(1) Widower with boy and girl marries widow with one daughter. Step-mother persuades father to desert his two children in the mountains. He leads them to uninhabited spot and bids them rest, he gives them bread; boy wants to drink; father puts his stick in ground, throws his coat over it, and tells children to sit in shade of coat whilst he fetches them water. He leaves them sorrowfully, but never returns; and they seek him in vain.-- (2) At last one takes the stick the other the coat, and they wander on and on. Presently they see the prints of horses' hoofs filled with rain. Brother wants to drink, but sister stops him or he would become a foal. They come upon prints of ox hoofs. Again brother would drink, but sister hinders him lest he turn into a calf. She forbids his drinking from the prints of buffalo hoofs, of bear's paws, of pig's feet, of wolf's paws, of sheep's feet, for fear of similar transformations. But brother is dying of thirst and drinks from the print of sheep's feet, and is transformed into a ram, and runs bleating after sister.-- (3) They wander for a long time; at length reach home. Step-mother tells father to kill ram, which she craves to eat. Sister saves ram at the last moment and leads him into the mountains.-- (4) Every day she takes him to pasture and meanwhile spins thread. Once her distaff falls from her hand and rolls into a cave. Leaving ram grazing she goes after distaff; finds in the cave a thousand-year- old Deva lying, who seeing girl says: "It is impossible for feathered bird or creeping snake to penetrate here; how have you managed to enter, maiden?" Heroine in terror replies: "From love to you, grandmamma!" Old woman makes heroine sit by her and asks her about this and that; then says: "I will fetch you fish; you must be hungry." She brings snakes and dragons, and heroine afraid, weeps. Old woman asks why, and she says:" I remember my mother and therefore weep." She then tells all that has befallen her.-- (5) Old woman says she will sleep with head on heroine's knees. She makes a fire, puts fire-hook into stove and says: "If Blackness passes by, don't wake me; if Rainbow-hued flies past, put the glowing fire-rake to my feet that I may wake." Then she goes to sleep. Soon afterwards heroine sees a hideous black monster fly past, and she remains silent. Pre she sees the Rainbow-hued; then she seizes the glowing fire-hook and flings it at feet of old woman, who says: "Bah! how the fleas bite!" and wakes up.-- (6) Heroine rises too; her locks and clothes have been changed to gold by the lustre of the Rainbow-hued. She kisses old woman's hand and asks permission to leave; then takes Brother Ram home. Step-mother is out when they arrive. Heroine secretly digs a hole near Stove and buries gold clothes, then dons old ones. Step-mother returns, notices her golden locks, and asks how she obtained them. Heroine tells her everything.-- (7) Next day step-mother sends own daughter to the mountain. There she purposely drops her distaff which rolls to cave. She goes after it; old Deva changes her into a scare and sends her home.-- (8) That day king's son is to be married. Step-mother adorns own daughter's head and takes her to palace to see wedding. Heroine dons gold dress and shoes and goes after them. Hurrying to reach home before step-mother she drops one gold shoe in the spring. King's horses are taken to well, start back at sight of shoe and refuse to drink. King sends for wise men to ask reason.-- (9) Gold shoe is found, and king proclaims his son shall wed whomsoever shoe fits. Shoe is tried throughout the city. Step-mother pushes heroine into stove and displays own daughter.-- (10) Cock flies over the threshold and crows three times: "Kikeriki! the fairest of the fair sits in the stove." King's messengers push step-mother aside, bring forth heroine and fit shoe. She is to be king's bride, and, clad in gold dress, driving Brother Ram before her, she goes to palace. King's son marries her, and they feast seven days and seven nights.-- (11) Ore day step-mother and step-sister go to visit heroine. Step-mother proposes bathing; then pushes heroine far out to sea and a large fish swallows her.-- (12) Than she dresses own daughter in gold dress and seats her in heroine's place at palace, hiding her face and head that she may not be recognised.-- (13) heroine from inside fish hears voice of bell- ringer and cries to him to cross himself seven times when he has summoned the people to church, then go and tell king's son not to slaughter Brother Ram. Bell-ringer twice hears the voice and goes to tell king's son, who returns with him at night to sea-shore.-- (14) heroine cries out as before, and king's son, recognising his wife's voice, draws sword, springs into sea, rips open fish, and delivers her. They go home.-- (15) King's son sends for step-mother and asks: "What present shall I make you? A barley-fed steed or a black-handled knife?" Step-mother says: "May the black-handled knife pierce the breast of your enemy, but give rue the barley-fed steed." King's son orders step-mother and daughter to be bound to the horse's tail and driven over hills and rocks till nothing is left of them but their ears and a tuft of hair. Brother Ram, heroine and king's son live happily together.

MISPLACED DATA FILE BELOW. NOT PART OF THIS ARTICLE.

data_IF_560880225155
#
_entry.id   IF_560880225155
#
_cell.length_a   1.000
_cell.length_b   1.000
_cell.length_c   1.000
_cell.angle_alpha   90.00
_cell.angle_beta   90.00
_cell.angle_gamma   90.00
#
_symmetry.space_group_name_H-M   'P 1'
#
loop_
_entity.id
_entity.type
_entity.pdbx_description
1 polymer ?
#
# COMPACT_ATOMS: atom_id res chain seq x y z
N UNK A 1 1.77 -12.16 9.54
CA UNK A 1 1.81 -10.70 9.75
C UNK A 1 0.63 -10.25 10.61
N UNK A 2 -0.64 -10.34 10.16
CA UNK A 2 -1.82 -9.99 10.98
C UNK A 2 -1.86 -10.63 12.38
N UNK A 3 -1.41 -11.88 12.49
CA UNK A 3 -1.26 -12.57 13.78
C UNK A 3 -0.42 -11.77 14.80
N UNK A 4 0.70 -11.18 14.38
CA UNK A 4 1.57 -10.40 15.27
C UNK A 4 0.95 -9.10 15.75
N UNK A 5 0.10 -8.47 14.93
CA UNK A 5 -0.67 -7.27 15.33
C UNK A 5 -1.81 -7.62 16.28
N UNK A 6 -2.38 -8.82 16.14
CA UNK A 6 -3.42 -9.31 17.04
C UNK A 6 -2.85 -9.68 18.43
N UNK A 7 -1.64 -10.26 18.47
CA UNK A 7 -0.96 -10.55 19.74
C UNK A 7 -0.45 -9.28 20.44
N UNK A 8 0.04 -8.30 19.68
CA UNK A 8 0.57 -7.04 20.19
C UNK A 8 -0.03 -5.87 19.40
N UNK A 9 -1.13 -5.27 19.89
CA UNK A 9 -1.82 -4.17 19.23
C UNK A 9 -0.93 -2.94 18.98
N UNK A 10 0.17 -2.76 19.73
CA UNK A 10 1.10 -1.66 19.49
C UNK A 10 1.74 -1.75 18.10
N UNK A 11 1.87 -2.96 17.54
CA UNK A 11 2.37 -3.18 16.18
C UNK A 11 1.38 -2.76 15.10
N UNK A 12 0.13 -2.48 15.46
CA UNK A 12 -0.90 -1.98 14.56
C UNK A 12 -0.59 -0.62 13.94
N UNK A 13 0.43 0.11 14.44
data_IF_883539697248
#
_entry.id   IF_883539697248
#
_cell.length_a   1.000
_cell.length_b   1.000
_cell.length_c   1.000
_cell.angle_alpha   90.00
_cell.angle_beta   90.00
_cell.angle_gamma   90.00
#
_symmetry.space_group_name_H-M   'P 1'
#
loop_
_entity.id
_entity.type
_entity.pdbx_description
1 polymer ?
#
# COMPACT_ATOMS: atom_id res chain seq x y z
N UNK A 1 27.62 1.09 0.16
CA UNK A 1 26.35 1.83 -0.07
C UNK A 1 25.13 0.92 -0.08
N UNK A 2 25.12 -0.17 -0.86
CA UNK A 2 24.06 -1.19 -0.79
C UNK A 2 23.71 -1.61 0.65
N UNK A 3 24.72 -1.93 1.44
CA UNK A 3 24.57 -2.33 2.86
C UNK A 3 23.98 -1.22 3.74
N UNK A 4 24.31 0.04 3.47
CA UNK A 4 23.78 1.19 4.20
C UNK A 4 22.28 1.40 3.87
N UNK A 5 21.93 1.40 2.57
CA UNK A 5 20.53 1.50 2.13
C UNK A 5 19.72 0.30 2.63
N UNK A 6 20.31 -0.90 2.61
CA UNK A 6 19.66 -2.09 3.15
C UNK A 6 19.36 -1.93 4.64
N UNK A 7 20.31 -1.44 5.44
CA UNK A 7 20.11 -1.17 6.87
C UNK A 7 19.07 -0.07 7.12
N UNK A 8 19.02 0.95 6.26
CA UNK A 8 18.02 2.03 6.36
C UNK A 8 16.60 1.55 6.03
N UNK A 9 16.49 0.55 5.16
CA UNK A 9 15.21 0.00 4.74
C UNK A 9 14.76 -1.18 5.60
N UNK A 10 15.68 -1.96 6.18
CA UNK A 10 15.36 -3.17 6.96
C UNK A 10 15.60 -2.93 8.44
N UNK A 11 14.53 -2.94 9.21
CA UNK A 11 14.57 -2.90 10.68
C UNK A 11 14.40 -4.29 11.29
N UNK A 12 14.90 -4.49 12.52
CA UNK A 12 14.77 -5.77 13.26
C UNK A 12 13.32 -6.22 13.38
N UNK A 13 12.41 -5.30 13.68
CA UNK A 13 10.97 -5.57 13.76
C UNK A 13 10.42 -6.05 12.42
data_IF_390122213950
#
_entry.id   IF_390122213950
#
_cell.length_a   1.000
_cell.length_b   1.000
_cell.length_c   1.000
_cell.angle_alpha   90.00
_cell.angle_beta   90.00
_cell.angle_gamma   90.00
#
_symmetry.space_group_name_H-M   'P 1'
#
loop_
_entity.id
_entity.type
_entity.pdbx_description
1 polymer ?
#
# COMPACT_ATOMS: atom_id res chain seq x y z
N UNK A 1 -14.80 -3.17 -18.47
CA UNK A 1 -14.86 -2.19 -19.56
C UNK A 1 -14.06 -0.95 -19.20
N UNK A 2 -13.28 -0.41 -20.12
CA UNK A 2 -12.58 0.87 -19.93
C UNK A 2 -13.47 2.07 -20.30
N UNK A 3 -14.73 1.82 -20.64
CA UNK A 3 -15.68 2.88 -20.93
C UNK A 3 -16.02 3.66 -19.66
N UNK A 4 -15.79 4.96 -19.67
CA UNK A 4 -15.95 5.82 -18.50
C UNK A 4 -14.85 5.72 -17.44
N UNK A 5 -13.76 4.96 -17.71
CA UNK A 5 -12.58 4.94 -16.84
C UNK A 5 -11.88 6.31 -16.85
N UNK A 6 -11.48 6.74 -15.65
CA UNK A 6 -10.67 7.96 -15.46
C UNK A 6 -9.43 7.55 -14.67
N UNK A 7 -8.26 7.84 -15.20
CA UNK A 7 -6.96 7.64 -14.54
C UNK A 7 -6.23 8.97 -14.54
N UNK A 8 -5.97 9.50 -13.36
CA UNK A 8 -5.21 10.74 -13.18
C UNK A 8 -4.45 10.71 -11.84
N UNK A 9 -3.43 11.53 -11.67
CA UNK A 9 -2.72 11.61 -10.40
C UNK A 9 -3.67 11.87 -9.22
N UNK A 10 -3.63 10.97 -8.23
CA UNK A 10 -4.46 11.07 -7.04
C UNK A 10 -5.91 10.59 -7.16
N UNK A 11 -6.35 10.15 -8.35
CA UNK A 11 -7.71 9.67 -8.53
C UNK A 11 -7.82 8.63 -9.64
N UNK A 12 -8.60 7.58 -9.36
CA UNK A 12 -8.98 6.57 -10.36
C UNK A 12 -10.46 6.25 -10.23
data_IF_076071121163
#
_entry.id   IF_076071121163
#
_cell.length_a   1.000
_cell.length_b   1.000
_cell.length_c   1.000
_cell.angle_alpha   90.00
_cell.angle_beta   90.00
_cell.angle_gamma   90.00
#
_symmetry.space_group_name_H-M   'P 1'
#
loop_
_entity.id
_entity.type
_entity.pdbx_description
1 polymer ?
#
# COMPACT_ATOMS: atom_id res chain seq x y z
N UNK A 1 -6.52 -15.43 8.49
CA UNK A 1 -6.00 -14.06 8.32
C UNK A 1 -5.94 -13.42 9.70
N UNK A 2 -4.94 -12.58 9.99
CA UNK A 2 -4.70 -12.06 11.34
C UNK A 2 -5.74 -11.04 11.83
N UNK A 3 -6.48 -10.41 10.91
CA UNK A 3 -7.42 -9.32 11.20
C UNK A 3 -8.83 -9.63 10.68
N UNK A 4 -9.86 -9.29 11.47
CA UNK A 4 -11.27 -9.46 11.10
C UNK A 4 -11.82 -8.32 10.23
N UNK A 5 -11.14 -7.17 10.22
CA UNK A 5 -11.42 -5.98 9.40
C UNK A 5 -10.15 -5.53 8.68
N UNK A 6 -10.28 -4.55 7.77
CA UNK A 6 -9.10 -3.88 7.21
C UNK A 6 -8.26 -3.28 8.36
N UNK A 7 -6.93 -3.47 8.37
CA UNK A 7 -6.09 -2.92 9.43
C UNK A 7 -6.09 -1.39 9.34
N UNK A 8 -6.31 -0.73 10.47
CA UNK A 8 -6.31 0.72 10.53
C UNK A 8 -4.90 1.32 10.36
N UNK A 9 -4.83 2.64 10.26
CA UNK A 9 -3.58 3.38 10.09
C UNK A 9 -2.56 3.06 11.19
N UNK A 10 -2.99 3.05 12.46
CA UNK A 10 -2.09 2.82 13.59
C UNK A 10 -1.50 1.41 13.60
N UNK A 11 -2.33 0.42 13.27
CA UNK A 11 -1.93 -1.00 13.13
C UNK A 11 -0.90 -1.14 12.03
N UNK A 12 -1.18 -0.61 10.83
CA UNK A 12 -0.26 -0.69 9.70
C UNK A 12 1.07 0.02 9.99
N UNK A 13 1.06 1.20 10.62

Three apples fall down from heaven.
Cox, Marian Roalfe. Cinderella: Three Hundred and Forty-five Variants of Cinderella, Catskin, and Cap O' Rushes, abstracted and tabulated. London: David Nutt for the Folklore Society, 1893.